After repeated arguments with him, I explained that he was a child and God had put me in charge of him and not the other way around. This was extremely difficult doing since my son was used to manipulating, arguing, and upsetting his mother. He still sometimes tries this, but I persevere to get back to the really good relationship and respect level that we've achieved. He tested and found out that nothing had changed. By following through, the behavior was stopped dead in tracks. Jon's compulsive behavior was eased after we added certain herbs to help him have better control and the B stress complex to lighten his moods. We addressed ritualistic behavior by allowing it to happen once, then explaining that there would be a change the next time and explaining what the change would entail. Knowing in advance what would happen gave my son time to adjust to new situations. Some things took longer than others but the compulsive behavior became less and learned behaviors were being changed. My son began to learn how to live through changes and not lose control as they were happening.
I believe in the 1-2-3 and at 3 you've lost a privilege. One tells the child that what they are doing is wrong. Two tells the child in a firmer tone that this behavior is not appropriate. Three is when the child loses a privilege or goes in time out for the minutes of each year the child is. My son is almost ten and we're now at the stage where you lose a privilege after one but with good behavior and attitude a lot of good things can happen. We've established a system of deducting change and dollar amounts for bad behavior that cannot be paid off other than working it off at home and exhibiting good behavior when he's out. My son can also earn change and dollars toward skating, movies, friends over, and more with good behavior. Making children work off bad behavior at home gives them a feeling of accomplishment, self-worth by contributing, and release a good amount of stored up energy. Always tell the child that what they do is appreciated; after all a job well done is worthy of praise.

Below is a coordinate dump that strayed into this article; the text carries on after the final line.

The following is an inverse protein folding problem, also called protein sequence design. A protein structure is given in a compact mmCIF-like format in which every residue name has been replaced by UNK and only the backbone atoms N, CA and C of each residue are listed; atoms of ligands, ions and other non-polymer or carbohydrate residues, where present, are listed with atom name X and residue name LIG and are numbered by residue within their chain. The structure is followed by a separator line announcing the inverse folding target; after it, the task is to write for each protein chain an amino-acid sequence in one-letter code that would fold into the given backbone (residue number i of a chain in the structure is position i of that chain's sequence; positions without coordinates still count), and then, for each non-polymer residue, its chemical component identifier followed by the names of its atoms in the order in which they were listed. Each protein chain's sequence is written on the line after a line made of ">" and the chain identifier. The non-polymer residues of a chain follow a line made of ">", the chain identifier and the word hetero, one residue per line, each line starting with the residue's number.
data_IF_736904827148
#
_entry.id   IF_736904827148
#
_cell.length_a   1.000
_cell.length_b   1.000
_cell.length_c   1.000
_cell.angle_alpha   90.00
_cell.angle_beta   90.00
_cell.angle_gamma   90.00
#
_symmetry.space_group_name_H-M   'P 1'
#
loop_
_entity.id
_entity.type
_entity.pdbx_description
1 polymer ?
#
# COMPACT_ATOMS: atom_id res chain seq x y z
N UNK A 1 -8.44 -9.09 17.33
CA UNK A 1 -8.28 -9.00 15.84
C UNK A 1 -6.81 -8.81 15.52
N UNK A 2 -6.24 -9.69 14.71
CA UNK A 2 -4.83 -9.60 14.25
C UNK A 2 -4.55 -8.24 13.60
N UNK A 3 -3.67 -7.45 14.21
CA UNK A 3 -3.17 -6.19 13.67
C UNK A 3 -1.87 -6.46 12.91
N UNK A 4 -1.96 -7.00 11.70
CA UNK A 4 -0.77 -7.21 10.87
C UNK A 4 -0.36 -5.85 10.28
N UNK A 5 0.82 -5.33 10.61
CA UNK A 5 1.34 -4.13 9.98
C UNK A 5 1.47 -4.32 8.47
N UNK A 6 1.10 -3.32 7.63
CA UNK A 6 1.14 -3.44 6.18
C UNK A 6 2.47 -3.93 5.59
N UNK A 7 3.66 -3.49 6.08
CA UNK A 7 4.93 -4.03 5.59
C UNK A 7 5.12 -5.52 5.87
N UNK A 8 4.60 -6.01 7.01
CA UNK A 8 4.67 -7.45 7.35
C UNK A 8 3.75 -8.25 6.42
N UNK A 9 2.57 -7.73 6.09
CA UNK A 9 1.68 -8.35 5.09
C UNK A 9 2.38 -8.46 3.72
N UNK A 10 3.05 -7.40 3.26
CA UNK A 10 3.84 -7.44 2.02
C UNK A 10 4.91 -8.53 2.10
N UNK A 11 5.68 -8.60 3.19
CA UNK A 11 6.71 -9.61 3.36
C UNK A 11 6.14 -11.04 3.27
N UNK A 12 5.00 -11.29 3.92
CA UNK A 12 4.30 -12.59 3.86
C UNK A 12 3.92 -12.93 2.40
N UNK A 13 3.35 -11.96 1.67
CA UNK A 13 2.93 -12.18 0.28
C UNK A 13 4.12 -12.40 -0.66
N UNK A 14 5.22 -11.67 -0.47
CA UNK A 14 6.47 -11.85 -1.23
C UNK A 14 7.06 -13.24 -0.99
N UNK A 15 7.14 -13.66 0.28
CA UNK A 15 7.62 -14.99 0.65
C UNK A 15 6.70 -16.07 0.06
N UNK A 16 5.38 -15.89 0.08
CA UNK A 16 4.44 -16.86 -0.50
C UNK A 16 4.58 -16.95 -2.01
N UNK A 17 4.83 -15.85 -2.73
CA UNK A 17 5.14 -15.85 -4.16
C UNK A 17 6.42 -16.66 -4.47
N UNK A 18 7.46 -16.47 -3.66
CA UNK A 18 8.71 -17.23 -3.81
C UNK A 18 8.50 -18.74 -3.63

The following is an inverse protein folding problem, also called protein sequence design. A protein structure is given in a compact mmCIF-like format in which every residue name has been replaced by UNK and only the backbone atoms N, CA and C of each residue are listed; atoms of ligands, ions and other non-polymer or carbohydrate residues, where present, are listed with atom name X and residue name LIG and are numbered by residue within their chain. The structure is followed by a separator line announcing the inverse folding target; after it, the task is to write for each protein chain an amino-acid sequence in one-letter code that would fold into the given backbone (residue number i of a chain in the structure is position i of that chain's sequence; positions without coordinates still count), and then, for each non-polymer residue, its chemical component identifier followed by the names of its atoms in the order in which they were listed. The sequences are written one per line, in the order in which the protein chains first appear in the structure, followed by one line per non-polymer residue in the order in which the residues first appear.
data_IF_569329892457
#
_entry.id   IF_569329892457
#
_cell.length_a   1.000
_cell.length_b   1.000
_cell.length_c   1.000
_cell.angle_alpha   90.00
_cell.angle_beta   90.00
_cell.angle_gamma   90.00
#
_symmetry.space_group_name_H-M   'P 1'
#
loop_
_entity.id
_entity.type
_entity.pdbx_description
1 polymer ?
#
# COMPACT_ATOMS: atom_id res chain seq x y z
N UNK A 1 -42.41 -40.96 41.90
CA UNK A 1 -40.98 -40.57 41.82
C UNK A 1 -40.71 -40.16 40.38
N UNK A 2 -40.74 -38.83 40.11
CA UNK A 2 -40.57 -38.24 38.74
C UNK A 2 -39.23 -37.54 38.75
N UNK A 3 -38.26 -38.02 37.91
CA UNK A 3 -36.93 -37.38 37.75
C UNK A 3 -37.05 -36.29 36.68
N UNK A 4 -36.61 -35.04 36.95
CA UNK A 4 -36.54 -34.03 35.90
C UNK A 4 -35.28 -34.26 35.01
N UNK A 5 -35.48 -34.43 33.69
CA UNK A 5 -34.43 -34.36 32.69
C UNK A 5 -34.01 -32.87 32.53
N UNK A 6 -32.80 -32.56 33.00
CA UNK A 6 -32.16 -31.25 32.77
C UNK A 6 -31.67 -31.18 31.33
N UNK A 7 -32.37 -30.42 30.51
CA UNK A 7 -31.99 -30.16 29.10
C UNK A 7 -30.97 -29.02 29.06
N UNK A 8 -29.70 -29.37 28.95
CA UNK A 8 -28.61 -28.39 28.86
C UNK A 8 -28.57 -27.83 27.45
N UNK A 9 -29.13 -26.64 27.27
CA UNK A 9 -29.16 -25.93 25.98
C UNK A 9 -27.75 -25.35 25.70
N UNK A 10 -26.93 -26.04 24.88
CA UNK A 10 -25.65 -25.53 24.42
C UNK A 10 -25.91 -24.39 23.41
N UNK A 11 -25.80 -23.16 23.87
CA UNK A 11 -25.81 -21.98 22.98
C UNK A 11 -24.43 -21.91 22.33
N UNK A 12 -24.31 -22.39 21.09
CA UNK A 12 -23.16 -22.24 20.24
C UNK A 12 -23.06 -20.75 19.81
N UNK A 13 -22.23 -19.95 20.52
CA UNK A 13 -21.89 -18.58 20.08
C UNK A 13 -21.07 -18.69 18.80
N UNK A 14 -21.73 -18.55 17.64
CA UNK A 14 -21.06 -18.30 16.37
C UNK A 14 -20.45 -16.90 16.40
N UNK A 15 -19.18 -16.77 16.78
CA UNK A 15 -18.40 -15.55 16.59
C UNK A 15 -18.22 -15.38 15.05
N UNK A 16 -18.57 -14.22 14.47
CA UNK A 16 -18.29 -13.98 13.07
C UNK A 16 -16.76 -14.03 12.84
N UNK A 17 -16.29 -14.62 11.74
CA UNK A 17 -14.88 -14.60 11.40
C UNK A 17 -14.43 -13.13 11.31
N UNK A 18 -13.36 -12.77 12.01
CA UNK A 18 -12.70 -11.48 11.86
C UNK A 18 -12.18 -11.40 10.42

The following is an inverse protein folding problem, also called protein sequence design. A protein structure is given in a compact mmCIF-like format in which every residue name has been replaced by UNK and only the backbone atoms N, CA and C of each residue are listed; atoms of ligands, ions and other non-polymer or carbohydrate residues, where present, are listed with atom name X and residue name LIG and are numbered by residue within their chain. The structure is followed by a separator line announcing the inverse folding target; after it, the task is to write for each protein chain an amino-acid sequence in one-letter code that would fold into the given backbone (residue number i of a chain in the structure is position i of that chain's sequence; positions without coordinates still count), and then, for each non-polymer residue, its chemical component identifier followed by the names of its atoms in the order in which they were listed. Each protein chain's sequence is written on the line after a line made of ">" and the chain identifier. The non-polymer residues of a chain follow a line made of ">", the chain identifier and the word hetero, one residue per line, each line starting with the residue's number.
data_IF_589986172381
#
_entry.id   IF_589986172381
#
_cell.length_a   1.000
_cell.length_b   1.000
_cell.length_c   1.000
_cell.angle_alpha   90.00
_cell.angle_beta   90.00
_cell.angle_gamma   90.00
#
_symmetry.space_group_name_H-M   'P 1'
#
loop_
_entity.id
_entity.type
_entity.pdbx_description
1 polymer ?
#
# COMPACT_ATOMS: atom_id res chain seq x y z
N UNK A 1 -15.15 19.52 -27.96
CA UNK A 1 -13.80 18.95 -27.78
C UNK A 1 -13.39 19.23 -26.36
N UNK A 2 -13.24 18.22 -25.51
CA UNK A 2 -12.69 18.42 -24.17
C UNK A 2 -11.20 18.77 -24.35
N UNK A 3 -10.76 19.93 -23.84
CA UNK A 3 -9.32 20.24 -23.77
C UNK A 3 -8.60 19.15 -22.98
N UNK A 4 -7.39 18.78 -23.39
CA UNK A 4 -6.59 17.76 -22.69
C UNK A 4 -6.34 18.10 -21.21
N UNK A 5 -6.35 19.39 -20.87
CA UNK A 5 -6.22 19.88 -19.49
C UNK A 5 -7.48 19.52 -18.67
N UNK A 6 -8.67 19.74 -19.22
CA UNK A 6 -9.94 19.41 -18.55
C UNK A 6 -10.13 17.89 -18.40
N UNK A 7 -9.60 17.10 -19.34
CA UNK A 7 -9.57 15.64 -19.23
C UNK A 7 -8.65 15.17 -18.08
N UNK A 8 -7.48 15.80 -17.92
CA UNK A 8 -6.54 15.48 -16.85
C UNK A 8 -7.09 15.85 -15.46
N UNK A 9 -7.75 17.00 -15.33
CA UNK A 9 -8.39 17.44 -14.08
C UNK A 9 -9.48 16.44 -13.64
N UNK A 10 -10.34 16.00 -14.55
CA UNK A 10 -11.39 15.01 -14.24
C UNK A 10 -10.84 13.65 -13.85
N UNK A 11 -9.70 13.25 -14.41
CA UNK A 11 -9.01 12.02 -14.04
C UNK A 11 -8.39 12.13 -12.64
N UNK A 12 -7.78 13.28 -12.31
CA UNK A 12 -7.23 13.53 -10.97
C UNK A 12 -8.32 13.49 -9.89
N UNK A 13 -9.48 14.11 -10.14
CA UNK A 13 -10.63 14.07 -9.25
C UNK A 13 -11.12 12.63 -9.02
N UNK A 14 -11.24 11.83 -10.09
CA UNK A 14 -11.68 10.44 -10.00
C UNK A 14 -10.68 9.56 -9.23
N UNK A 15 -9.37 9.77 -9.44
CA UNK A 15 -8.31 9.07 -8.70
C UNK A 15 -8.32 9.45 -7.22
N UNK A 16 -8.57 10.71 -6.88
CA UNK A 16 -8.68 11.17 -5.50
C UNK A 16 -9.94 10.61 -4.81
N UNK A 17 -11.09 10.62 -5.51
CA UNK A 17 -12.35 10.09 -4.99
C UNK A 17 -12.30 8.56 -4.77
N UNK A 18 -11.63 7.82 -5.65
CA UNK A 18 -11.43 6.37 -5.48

A child will call your bluff as many times as they can and they won't respect you for giving in to them. Whatever you tell them that you will do follow through because that is the way to end the unacceptable behavior. The key to success is to make you and your child accountable at all times. I make myself accountable to my son and myself for my actions and will apologize. My son appreciates that I have to be accountable at home, work, and anywhere where we find ourselves. My accountability enables him to be more accountable.